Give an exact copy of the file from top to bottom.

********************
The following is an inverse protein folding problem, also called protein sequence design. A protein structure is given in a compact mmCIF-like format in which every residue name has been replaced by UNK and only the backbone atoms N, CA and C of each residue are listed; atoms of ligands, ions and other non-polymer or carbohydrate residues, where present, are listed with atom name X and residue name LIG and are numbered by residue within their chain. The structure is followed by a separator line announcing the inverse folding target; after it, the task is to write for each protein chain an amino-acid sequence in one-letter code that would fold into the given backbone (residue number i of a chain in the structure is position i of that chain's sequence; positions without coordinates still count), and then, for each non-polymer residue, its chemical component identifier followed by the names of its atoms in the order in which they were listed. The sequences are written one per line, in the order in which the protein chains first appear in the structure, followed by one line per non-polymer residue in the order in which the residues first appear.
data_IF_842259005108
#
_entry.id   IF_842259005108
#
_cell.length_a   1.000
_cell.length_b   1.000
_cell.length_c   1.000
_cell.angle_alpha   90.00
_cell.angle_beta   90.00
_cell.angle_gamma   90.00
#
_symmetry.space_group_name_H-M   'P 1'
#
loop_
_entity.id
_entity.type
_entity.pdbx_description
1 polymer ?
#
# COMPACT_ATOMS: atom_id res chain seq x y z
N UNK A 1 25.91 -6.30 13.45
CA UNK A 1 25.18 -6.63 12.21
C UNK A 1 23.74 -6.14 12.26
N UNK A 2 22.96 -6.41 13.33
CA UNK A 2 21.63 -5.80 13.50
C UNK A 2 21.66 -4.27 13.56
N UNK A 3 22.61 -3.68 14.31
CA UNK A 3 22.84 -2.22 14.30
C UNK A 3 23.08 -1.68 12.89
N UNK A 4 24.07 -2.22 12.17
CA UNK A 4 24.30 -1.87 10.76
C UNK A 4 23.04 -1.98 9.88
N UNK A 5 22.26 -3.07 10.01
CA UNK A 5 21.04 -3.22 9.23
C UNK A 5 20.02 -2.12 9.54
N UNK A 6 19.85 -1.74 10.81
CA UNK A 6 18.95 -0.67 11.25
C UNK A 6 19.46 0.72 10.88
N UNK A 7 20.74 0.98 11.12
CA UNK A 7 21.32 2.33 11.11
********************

The following is an inverse protein folding problem, also called protein sequence design. A protein structure is given in a compact mmCIF-like format in which every residue name has been replaced by UNK and only the backbone atoms N, CA and C of each residue are listed; atoms of ligands, ions and other non-polymer or carbohydrate residues, where present, are listed with atom name X and residue name LIG and are numbered by residue within their chain. The structure is followed by a separator line announcing the inverse folding target; after it, the task is to write for each protein chain an amino-acid sequence in one-letter code that would fold into the given backbone (residue number i of a chain in the structure is position i of that chain's sequence; positions without coordinates still count), and then, for each non-polymer residue, its chemical component identifier followed by the names of its atoms in the order in which they were listed. The sequences are written one per line, in the order in which the protein chains first appear in the structure, followed by one line per non-polymer residue in the order in which the residues first appear.
data_IF_842259005108
#
_entry.id   IF_842259005108
#
_cell.length_a   1.000
_cell.length_b   1.000
_cell.length_c   1.000
_cell.angle_alpha   90.00
_cell.angle_beta   90.00
_cell.angle_gamma   90.00
#
_symmetry.space_group_name_H-M   'P 1'
#
loop_
_entity.id
_entity.type
_entity.pdbx_description
1 polymer ?
#
# COMPACT_ATOMS: atom_id res chain seq x y z
N UNK A 1 25.91 -6.30 13.45
CA UNK A 1 25.18 -6.63 12.21
C UNK A 1 23.74 -6.14 12.26
N UNK A 2 22.96 -6.41 13.33
CA UNK A 2 21.63 -5.80 13.50
C UNK A 2 21.66 -4.27 13.56
N UNK A 3 22.61 -3.68 14.31
CA UNK A 3 22.84 -2.22 14.30
C UNK A 3 23.08 -1.68 12.89
N UNK A 4 24.07 -2.22 12.17
CA UNK A 4 24.30 -1.87 10.76
C UNK A 4 23.04 -1.98 9.88
N UNK A 5 22.26 -3.07 10.01
CA UNK A 5 21.04 -3.22 9.23
C UNK A 5 20.02 -2.12 9.54
N UNK A 6 19.85 -1.74 10.81
CA UNK A 6 18.95 -0.67 11.25
C UNK A 6 19.46 0.72 10.88
N UNK A 7 20.74 0.98 11.12
CA UNK A 7 21.32 2.33 11.11